Computers and other electronics went into the oven for lightning protection.  Don't know if it really works, but we figure it can't hurt.  As long as we don't forget before baking brownies!
Boat on our San Diego dock....I think we found Al Gore's yacht!!!

Sunday, October 3, 2010

More Southern Cal explorations

Well, we finally arrived in San Diego yesterday.  Really culture shock coming into the Bay after weeks spent in relative peace and quiet.  Military presence everywhere, we felt were on the set of Top Gun, with fighters and choppers overhead, an aircraft carrier passing by outbound (with naval security keeping us at a distance), and huge ships all around the harbor.  Everything from jet skis to mega yachts buzzing all around.  Quite a scene, really!

We eventually made our way down the south Bay to our reserved marina, Pier 32 in National City.  It's several hundred $$ / month cheaper than the marinas in Shelter and Harbor Island, and since we're just going to be "storing" Bravo for a couple of months while we wrap up commitments in Seattle, we chose it based on cost.  But everything has a price.  The marina is brand new, and beautifully designed (by architects Miller/Hull in Seattle!!!).  But it's absolutely in the boonies.  When you ask "how do I walk to 'x'?", you either get a blank stare or a chuckle...you simply DON'T!  The place is surrounded by miles of industrial wasteland and freeways, but it's designed as an isolated oasis with a yacht club feel, with pool, lounge, etc.  We figured we'd rent a car, but none are available at the local places, so will take the tram and a bus to get into town.  Fuel is only available back at Harbor Island, nearly 1 hour back up the Bay!  Want to change the oil...none available here, need to drive to get it!  Oh well, will just be a couple of months here, then off to Mexico.

The last few days have been great.  While in Emerald Cove, we did go for a hike...on the hottest day ever recorded in LA history!  113 degrees, broke the thermometer at LAX!!!  Must've been 100 on Catalina.  We went for what we thought would be a scenic 5 mile walkabout, and it turned into a Batan death march...well, ok, that's a bit of an exageration, but carrying little water, it was a scorcher.

Next headed to Avalon.  We picked up a mooring there, and looked up to see friends from our marina in Seattle moored a couple of boats away.  Bill and Kat from KP44 Island Bound came over for dinner.  They're also on they're way south, and we had a good time comparing notes.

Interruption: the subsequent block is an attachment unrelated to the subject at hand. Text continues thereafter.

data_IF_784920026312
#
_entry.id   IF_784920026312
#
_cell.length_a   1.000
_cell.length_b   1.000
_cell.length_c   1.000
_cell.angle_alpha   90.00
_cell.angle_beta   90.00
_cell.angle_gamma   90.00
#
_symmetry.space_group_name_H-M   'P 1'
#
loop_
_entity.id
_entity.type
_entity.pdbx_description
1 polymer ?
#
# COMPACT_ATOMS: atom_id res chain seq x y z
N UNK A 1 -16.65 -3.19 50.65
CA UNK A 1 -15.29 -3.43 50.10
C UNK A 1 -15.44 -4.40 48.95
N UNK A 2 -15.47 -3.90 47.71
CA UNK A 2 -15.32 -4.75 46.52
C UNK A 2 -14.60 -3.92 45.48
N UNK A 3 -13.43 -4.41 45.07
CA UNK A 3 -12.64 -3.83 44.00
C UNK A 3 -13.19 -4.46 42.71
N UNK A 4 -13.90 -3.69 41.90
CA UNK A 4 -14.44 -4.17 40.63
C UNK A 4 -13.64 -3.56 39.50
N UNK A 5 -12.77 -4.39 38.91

Leaving Avalon the next day, we headed across to Newport Beach.  Rather amazing place, with thousands of boats of all shapes and sizes on moorings, at anchor, and at slips behind folks houses, both in the main channel or in side canals.  Very cool, the entire town seems focused on boating in one way or another. 
We picked up a mooring there ($5/night...nice!), and Cindi's brother Tom, his wife Alicia and son Ian visited us for dinner.  Really nice time had by all, and nice to share the Bravo experience with family.


One new experience at our Newport mooring was "clicking shrimp", shrimp making clicking noises through the night.  We've since been hearing the noises at all other spots we've anchored or moored.  And speaking of anchoring...we've finally had to admit that our existing windlass, the winch which hauls up our anchor, is not up to the job.  The new anchor we added in Seattle weighs 30# more than the old, and when we anchor in 70' of water, it the windlass is nearly "brought to it's knees", struggling to lift that much chain and the larger anchor.  It's not possible to get a stronger motor for it, so we'll need to replace it while here in San Diego.  A big ticket item to be sure, but better to get it done now, than to find us in a remote spot unable to raise the anchor. 
Sea lions have adopte Jubilee as their personal Newport yacht!

From Newport we headed to Oceanside for a night, and then yesterday to San Diego, where we'll spend the next couple of days doing boat chores...after we find a car!!!  Between Oceanside and SD we were visited by a pod of hundreds of dolphins.  They were all around us, and groups of 10-20 took turns playing in our bow wave.  Very cool, the biggest visit by dolphins we've ever had, and they stayed with us for perhaps 45 minutes.

Tuesday, September 28, 2010

Island travels...nice!

The last few days have been downright beautiful, as we soak in the southern California sun. We spent three nights on Santa Cruz Island; one at Pirate's Cove, and two at Smuggler's. Never saw any evidence of either, but if beaches could talk, I'm sure there are good stories here! Most of Santa Cruz is owned by the Nature Conservancy. They restrict landing to those with permits, and only issue permits by mail...10-14 days required! Well, that wasn't happening, and since there were a couple of Conservancy wonks hanging out on the beach at Pirates, seemingly keeping an eye on us, we weighed anchor and headed to Smuggler's.